After the Creative City: MRes RCA Architecture Exhibition Explores Culture in London
After the Creative City is an exhibition of collaborative research from seven MRes RCA Architecture Pathway students exploring the interrelationships between cultural planning, urban regeneration and cultural production. The research focuses on the London Borough of Haringey – considering the ways that culture is cultivated in four sites within close proximity: The Puebla Pasita Latin Market at Seven Sisters, the Bernie Grant Art Centre at Tottenham Green, the proposed Creative Enterprise Zone at Tottenham Hale and Markfield Road, and the New River Studios on Eade Road in Manor House.
‘The students worked to understand how the power, politics and language of culture is integral to city design and planning processes,’ explained Dr Adam Kaasa, Head of MRes RCA Architecture Pathway. ‘Their work shows the commitment of the MRes RCA Architecture programme to thinking architectural research as responsive to contemporary social and political questions at multiple scales – in this instance at the scale of the city and policy/academic rhetoric.’
Collectively the students were tasked to think about culture as infrastructure and the implications of this for design. The brief opened questions of culture as a concept, as history, as social and material practice, as planning, as inequality, as capital, and as politics. The project was led and defined by the students, with much of the work created and exhibited collaboratively. The exhibition showcased different approaches to research – blending traditional methods of academic research with those acquired through the group’s diverse practice backgrounds.
The exhibition took place in the café of New River Studios, an arts centre in a converted furniture warehouse in Manor House. Rather than presenting answers or conclusions – the exhibition focuses on innovative tools and methods for asking urgent questions of a complex urban site. Using multimedia methods, from video and sound to mapping, text and the dynamics of the exhibition space – they created an inclusive, playful and provocative display that made their research accessible to the broad range of communities and audiences that use the space.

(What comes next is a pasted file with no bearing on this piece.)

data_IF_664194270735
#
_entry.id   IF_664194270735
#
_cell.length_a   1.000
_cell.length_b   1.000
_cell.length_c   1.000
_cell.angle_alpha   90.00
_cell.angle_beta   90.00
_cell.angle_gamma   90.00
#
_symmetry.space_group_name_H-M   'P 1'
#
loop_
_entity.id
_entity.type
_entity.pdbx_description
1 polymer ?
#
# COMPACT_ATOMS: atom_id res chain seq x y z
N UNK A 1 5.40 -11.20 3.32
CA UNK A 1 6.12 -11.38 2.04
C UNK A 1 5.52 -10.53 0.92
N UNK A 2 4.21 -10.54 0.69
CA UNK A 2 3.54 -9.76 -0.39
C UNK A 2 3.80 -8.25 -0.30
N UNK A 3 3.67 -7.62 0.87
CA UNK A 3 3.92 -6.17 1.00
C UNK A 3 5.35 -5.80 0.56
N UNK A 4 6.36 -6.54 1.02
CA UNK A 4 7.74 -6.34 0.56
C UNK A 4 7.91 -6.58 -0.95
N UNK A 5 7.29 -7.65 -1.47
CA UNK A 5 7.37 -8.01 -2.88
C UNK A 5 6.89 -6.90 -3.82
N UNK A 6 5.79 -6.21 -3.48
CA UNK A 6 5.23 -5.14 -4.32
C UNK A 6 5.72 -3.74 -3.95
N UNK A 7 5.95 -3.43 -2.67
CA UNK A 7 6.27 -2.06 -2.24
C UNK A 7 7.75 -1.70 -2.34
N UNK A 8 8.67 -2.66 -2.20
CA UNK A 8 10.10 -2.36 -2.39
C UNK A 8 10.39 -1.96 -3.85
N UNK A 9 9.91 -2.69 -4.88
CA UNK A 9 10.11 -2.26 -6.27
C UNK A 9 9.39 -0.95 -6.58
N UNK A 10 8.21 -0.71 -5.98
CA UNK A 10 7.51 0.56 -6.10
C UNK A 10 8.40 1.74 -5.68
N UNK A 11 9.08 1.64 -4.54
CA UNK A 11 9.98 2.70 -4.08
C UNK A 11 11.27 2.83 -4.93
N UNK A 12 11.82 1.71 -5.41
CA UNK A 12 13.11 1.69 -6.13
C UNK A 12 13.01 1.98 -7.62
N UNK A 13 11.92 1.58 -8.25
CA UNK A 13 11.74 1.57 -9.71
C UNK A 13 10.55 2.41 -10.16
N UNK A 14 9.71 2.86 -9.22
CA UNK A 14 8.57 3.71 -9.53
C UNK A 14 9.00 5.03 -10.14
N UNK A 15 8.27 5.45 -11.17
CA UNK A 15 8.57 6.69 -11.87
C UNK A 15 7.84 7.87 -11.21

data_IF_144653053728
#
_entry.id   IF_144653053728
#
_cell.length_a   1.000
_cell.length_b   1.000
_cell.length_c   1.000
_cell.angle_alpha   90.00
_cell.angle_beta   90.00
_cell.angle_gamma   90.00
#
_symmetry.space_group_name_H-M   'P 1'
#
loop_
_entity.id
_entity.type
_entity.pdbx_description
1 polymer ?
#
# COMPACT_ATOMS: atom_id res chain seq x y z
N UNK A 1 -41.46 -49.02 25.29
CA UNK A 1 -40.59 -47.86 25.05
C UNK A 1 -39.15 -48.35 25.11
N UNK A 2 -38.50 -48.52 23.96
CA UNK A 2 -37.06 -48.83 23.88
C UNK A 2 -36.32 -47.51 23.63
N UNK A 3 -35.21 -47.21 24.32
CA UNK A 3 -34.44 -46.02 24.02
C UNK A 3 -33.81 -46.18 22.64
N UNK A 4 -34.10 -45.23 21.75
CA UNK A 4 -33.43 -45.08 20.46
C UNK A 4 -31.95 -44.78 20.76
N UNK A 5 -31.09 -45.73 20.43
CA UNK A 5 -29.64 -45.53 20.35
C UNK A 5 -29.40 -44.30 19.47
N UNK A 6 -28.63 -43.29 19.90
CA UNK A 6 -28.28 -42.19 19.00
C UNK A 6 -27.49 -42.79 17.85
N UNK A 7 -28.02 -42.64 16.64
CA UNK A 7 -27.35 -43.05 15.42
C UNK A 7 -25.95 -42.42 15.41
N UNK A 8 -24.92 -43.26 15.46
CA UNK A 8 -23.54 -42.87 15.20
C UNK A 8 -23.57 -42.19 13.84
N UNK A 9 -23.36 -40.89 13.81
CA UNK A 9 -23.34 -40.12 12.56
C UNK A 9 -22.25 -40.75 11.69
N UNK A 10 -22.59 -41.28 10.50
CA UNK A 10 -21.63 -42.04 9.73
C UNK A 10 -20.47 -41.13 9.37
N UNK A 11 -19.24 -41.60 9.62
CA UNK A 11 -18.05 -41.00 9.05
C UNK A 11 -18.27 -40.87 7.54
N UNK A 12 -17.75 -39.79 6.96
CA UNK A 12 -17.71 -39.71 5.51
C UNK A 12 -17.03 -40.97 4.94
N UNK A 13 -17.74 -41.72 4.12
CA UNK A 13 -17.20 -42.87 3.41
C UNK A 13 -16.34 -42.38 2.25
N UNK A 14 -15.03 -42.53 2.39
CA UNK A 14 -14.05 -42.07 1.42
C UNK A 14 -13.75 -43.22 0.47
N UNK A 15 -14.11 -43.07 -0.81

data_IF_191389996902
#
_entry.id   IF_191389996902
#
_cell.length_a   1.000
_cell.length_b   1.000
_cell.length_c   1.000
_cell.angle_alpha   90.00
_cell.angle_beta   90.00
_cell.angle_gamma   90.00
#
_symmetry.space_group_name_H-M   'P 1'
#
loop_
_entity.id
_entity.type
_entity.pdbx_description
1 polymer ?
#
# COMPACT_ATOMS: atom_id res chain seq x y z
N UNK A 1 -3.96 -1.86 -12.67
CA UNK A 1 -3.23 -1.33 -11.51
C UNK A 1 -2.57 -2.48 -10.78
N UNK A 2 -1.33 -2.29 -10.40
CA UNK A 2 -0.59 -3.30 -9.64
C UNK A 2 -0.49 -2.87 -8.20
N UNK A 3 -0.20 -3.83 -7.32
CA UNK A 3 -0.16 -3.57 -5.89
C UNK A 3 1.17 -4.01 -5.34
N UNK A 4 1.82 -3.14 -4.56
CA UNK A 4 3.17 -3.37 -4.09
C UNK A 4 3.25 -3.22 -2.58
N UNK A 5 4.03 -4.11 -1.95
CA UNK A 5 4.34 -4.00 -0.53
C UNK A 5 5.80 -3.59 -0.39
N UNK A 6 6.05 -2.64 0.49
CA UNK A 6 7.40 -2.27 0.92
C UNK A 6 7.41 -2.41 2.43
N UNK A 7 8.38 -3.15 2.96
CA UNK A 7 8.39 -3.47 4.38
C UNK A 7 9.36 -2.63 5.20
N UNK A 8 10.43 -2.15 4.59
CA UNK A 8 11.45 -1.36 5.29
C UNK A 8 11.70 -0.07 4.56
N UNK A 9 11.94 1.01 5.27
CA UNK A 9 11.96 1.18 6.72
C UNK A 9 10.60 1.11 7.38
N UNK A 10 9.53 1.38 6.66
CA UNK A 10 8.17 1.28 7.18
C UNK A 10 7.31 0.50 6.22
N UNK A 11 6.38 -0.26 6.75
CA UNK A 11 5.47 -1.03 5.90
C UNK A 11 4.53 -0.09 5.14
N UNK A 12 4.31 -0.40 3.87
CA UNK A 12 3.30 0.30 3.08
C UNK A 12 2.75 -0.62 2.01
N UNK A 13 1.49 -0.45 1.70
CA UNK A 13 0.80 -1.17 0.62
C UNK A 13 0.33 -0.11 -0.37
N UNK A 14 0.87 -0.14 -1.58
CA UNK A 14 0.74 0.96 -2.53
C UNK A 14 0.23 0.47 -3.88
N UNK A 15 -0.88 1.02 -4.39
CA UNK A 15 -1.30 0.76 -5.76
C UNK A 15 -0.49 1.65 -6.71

The research on display maps the unquantifiable or less obvious manifestations of culture within the four sites. Approaches included visually studying architectural details and street façades, considering what can be understood through analysing these features from historic, economic and social angles. A video ‘Before the Creative City’ recorded everyday life on the streets in Seven Sisters, revealing the production and display of culture through the unfolding of micro-dramas and the surfacing of human interactions that are otherwise invisible or unnoticed.
Other displays focused on the language of policy that shapes the sites and attitudes towards culture. An analysis of the Mayor of London’s draft London Plan 2017, revealed how infrequently the word culture is used – which is perhaps surprising in the current environment when the loss of cultural infrastructure is a focus of political urgency in London.
An interactive display asked visitors to the exhibition to plot their daily commute on to a standard, objective map of London, which city planners might use. Post-it notes were placed on the opposite wall for visitors to record their thoughts or feelings about their commute, in order to situate the self and create a more subjective map of the city based on lived experience. This display revealed the potential of the exhibition as a dynamic way to obtain information as part of the research process.
After the Creative City demonstrates how the MRes RCA Architecture Pathway offers a unique environment in which to carry out self-initiated and self-guided group research. It is one of four pathways of MRes RCA, a programme that offers early-career research students the opportunity to develop and demonstrate mastery in the theory, methods and practice of research within an art and design environment.
‘MRes RCA Architecture students come from hugely diverse backgrounds, both within architecture – from conservation and heritage to commercial architecture practices, those interested in pursuing a PhD in academia, and those who have recently completed part one architecture – and other backgrounds including communication and media,’ Dr Kaasa explained.
‘Everyone comes with their own questions from that base in practice. They already have a lot of experience and skills that aren’t incommensurate to academic research. The MRes at the RCA helps students hone and practice those skills and introduces them to new ways of thinking from inside and outside the discipline. The core of the programme emphasises the politics and social processes of architecture, both through collaborative projects like this, and their individual research projects which they will present in September.’
MRes RCA Architecture Pathway Students 2018:
Bat El Yossef Ravid